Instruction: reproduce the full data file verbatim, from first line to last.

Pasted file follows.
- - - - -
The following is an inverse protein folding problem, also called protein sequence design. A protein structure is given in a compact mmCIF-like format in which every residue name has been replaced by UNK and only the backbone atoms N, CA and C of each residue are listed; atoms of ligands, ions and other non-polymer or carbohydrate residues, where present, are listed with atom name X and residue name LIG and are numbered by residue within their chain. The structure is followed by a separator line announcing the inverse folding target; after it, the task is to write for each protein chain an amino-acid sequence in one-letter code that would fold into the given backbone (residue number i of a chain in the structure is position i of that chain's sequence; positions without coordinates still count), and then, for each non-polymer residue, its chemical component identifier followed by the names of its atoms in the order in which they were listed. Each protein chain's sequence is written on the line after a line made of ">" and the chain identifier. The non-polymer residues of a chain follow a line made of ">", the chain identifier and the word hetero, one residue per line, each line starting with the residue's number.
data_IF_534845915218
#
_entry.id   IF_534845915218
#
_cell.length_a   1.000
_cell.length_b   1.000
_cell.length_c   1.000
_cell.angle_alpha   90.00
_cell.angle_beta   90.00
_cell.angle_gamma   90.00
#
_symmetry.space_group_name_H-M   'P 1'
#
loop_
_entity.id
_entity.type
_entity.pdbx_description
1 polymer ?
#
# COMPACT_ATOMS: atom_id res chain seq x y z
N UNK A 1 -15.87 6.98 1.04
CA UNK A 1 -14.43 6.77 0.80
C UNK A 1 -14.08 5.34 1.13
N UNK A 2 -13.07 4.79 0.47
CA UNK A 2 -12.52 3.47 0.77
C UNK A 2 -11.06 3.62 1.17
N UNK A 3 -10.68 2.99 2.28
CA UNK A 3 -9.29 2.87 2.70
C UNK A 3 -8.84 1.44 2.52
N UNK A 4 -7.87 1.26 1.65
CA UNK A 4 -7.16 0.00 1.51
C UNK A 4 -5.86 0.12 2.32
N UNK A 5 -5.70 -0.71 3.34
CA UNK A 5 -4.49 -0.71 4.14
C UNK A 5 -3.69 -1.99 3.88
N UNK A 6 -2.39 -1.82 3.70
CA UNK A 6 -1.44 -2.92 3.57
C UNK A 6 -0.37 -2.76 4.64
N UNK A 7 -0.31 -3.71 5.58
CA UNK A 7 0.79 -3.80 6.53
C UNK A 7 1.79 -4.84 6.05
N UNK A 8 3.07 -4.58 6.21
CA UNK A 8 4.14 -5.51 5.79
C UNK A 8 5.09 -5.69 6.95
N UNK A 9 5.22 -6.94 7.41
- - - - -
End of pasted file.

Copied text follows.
The following is an inverse protein folding problem, also called protein sequence design. A protein structure is given in a compact mmCIF-like format in which every residue name has been replaced by UNK and only the backbone atoms N, CA and C of each residue are listed; atoms of ligands, ions and other non-polymer or carbohydrate residues, where present, are listed with atom name X and residue name LIG and are numbered by residue within their chain. The structure is followed by a separator line announcing the inverse folding target; after it, the task is to write for each protein chain an amino-acid sequence in one-letter code that would fold into the given backbone (residue number i of a chain in the structure is position i of that chain's sequence; positions without coordinates still count), and then, for each non-polymer residue, its chemical component identifier followed by the names of its atoms in the order in which they were listed. Each protein chain's sequence is written on the line after a line made of ">" and the chain identifier. The non-polymer residues of a chain follow a line made of ">", the chain identifier and the word hetero, one residue per line, each line starting with the residue's number.
data_IF_534845915218
#
_entry.id   IF_534845915218
#
_cell.length_a   1.000
_cell.length_b   1.000
_cell.length_c   1.000
_cell.angle_alpha   90.00
_cell.angle_beta   90.00
_cell.angle_gamma   90.00
#
_symmetry.space_group_name_H-M   'P 1'
#
loop_
_entity.id
_entity.type
_entity.pdbx_description
1 polymer ?
#
# COMPACT_ATOMS: atom_id res chain seq x y z
N UNK A 1 -15.87 6.98 1.04
CA UNK A 1 -14.43 6.77 0.80
C UNK A 1 -14.08 5.34 1.13
N UNK A 2 -13.07 4.79 0.47
CA UNK A 2 -12.52 3.47 0.77
C UNK A 2 -11.06 3.62 1.17
N UNK A 3 -10.68 2.99 2.28
CA UNK A 3 -9.29 2.87 2.70
C UNK A 3 -8.84 1.44 2.52
N UNK A 4 -7.87 1.26 1.65
CA UNK A 4 -7.16 0.00 1.51
C UNK A 4 -5.86 0.12 2.32
N UNK A 5 -5.70 -0.71 3.34
CA UNK A 5 -4.49 -0.71 4.14
C UNK A 5 -3.69 -1.99 3.88
N UNK A 6 -2.39 -1.82 3.70
CA UNK A 6 -1.44 -2.92 3.57
C UNK A 6 -0.37 -2.76 4.64
N UNK A 7 -0.31 -3.71 5.58
CA UNK A 7 0.79 -3.80 6.53
C UNK A 7 1.79 -4.84 6.05
N UNK A 8 3.07 -4.58 6.21
CA UNK A 8 4.14 -5.51 5.79
C UNK A 8 5.09 -5.69 6.95
N UNK A 9 5.22 -6.94 7.41